At the start of each 30-minute episode, Morgan Freeman’s voice asks a big question: “If you travel to the future, can you escape your past?” or “Is the external threat greater than the internal one?” – before the story rushes with more and more frenetic emotion towards a Big Twist.

Aristotle lists pathos (a call to emotions) as one of the three modes of rhetorical persuasion, alongside logos (a call to reason) and ethos (which depends on the credibility of the speaker). The equilaterality of this triangle is misleading given the first principle of human action, art in general and science fiction in particular: the fact does not move the world. It is instructive that pathos literally means both “suffering” and “experience” and that these two words are interchangeable enough to underlie the concept.

The power of the pathetic lies in its immediacy, its appeal to the conscientiously reactive feelings that reside just below the surface due to the bruises and bounties of being alive for a certain period of time on this planet. Whether it leans towards anger or sympathy, the pathos can be pointed out. But empathy – the deeper, more connective evocation of feeling with – can not. And that’s where Solo is lower than it could have been.

Critics have observed Solo that 30 minutes are insufficient to allow the premises to take place. However, the original fuzzy area the episodes lasted 30 minutes and writers Rod Serling, Charles Beaumont and Richard Matheson overcame this constraint to show the unspeakable while exploring the dark complexity that “lies between the abyss of man’s fears and the peak of his knowledge. “.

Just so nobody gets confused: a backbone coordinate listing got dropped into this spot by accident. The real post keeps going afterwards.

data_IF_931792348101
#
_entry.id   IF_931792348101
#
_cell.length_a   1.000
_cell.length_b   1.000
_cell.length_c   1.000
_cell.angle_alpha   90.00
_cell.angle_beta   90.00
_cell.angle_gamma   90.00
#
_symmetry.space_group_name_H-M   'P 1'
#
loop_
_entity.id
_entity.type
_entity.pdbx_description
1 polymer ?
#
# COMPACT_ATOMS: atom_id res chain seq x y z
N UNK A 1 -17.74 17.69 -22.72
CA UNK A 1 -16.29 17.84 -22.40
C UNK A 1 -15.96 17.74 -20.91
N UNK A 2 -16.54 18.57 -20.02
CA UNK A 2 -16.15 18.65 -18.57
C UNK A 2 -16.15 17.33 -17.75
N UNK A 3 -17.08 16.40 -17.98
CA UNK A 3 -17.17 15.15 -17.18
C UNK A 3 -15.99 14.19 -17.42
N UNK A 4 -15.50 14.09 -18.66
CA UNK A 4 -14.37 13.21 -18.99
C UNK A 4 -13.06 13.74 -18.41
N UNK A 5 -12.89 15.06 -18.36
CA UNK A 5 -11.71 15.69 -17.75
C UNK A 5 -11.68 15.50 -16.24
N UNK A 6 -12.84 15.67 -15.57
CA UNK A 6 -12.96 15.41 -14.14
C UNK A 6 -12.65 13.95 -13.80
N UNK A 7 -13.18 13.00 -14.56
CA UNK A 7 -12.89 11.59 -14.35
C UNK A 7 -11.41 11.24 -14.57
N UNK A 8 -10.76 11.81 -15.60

It’s true that pacing is sometimes an issue – the end of the Constance Wu episode, for example, comes too abruptly. The same goes for the structure – the recall at the start of the episode of Helen Mirren is laborious and unnecessary. But the main problem is the tone, the emotional force of the writing: too often it’s a fire hose. Hathaway’s performance in particular could do with some Brechtian reserve but, as Anthony Mackie and Mirren demonstrate, even the best actor cannot make up for the shortcomings of the script.

When the actors don’t speak, they are transcendent. Mackie thought too long about how to urgently convey the gestalt of her young child in simple words. The realization waving Mirren’s forehead as she realizes that self-esteem is something one has to grab hold of with both hands or she will be pecked until there is nothing left. Hathaway’s eyes, so dark they seem to be made of light-absorbing pigments, only looking inside. Less – spared lyricism, elision, white space – would have been more for each scenario; technique that respects the spectator’s ability to consider and make connections for himself.

Awareness of the narrative form, Sontag observes elsewhere, invites the viewer to reflect – not just about the content, but how it affects us and why.